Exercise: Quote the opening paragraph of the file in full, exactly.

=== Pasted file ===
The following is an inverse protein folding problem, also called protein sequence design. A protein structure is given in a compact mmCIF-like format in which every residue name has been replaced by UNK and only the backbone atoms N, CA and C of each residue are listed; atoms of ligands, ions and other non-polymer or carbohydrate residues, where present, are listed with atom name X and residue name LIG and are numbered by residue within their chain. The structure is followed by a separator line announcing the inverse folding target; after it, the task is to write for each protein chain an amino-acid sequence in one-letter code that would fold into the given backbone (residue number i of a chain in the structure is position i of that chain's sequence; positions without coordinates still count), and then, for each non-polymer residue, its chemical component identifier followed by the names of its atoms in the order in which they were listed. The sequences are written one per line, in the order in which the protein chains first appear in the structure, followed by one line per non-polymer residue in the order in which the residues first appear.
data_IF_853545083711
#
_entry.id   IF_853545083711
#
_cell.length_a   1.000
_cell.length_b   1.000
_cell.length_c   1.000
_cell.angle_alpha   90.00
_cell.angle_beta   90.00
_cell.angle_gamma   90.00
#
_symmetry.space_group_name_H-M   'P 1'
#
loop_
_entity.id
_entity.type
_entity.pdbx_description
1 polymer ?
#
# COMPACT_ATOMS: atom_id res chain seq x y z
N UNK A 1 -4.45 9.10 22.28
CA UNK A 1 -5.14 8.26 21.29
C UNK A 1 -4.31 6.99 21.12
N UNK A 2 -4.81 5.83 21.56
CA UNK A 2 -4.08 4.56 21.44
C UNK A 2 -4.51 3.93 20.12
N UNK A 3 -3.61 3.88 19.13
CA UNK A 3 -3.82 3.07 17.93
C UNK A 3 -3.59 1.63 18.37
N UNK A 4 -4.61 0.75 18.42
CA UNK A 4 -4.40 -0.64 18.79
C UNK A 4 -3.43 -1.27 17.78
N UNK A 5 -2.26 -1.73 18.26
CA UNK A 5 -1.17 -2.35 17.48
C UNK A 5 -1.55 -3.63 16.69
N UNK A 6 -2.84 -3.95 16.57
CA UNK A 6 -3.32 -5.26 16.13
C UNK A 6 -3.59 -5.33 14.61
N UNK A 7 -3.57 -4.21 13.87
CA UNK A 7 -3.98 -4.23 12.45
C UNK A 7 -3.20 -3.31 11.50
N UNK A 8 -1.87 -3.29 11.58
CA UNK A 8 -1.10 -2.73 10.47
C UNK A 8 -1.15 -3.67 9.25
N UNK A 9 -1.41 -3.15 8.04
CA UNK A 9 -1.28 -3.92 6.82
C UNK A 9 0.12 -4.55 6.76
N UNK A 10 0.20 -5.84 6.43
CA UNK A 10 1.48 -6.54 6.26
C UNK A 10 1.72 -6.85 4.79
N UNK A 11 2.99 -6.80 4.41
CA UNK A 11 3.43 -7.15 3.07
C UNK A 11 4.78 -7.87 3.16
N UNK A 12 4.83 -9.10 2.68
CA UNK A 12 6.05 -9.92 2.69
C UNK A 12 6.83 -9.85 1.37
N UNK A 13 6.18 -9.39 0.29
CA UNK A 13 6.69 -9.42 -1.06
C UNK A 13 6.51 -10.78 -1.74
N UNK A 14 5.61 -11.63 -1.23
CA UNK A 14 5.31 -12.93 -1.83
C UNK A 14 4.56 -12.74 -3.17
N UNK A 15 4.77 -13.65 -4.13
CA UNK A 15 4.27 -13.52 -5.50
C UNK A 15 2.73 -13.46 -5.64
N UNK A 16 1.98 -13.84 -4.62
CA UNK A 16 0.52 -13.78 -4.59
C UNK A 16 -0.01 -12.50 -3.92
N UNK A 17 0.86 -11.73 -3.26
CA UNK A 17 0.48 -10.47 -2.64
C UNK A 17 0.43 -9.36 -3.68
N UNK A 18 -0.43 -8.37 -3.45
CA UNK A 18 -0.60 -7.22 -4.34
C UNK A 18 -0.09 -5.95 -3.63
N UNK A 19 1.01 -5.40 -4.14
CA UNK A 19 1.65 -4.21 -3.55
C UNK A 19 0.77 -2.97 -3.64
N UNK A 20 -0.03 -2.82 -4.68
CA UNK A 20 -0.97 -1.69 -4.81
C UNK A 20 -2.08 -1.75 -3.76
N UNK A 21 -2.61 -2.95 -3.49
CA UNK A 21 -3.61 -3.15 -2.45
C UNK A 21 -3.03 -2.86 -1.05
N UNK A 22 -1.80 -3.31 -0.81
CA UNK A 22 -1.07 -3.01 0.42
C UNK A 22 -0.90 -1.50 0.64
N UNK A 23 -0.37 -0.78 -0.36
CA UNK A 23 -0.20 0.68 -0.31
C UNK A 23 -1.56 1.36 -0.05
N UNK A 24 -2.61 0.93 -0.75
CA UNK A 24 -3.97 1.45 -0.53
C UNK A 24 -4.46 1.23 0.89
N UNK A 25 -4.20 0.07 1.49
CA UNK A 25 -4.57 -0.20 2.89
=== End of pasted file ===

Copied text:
The following is an inverse protein folding problem, also called protein sequence design. A protein structure is given in a compact mmCIF-like format in which every residue name has been replaced by UNK and only the backbone atoms N, CA and C of each residue are listed; atoms of ligands, ions and other non-polymer or carbohydrate residues, where present, are listed with atom name X and residue name LIG and are numbered by residue within their chain. The structure is followed by a separator line announcing the inverse folding target; after it, the task is to write for each protein chain an amino-acid sequence in one-letter code that would fold into the given backbone (residue number i of a chain in the structure is position i of that chain's sequence; positions without coordinates still count), and then, for each non-polymer residue, its chemical component identifier followed by the names of its atoms in the order in which they were listed. The sequences are written one per line, in the order in which the protein chains first appear in the structure, followed by one line per non-polymer residue in the order in which the residues first appear.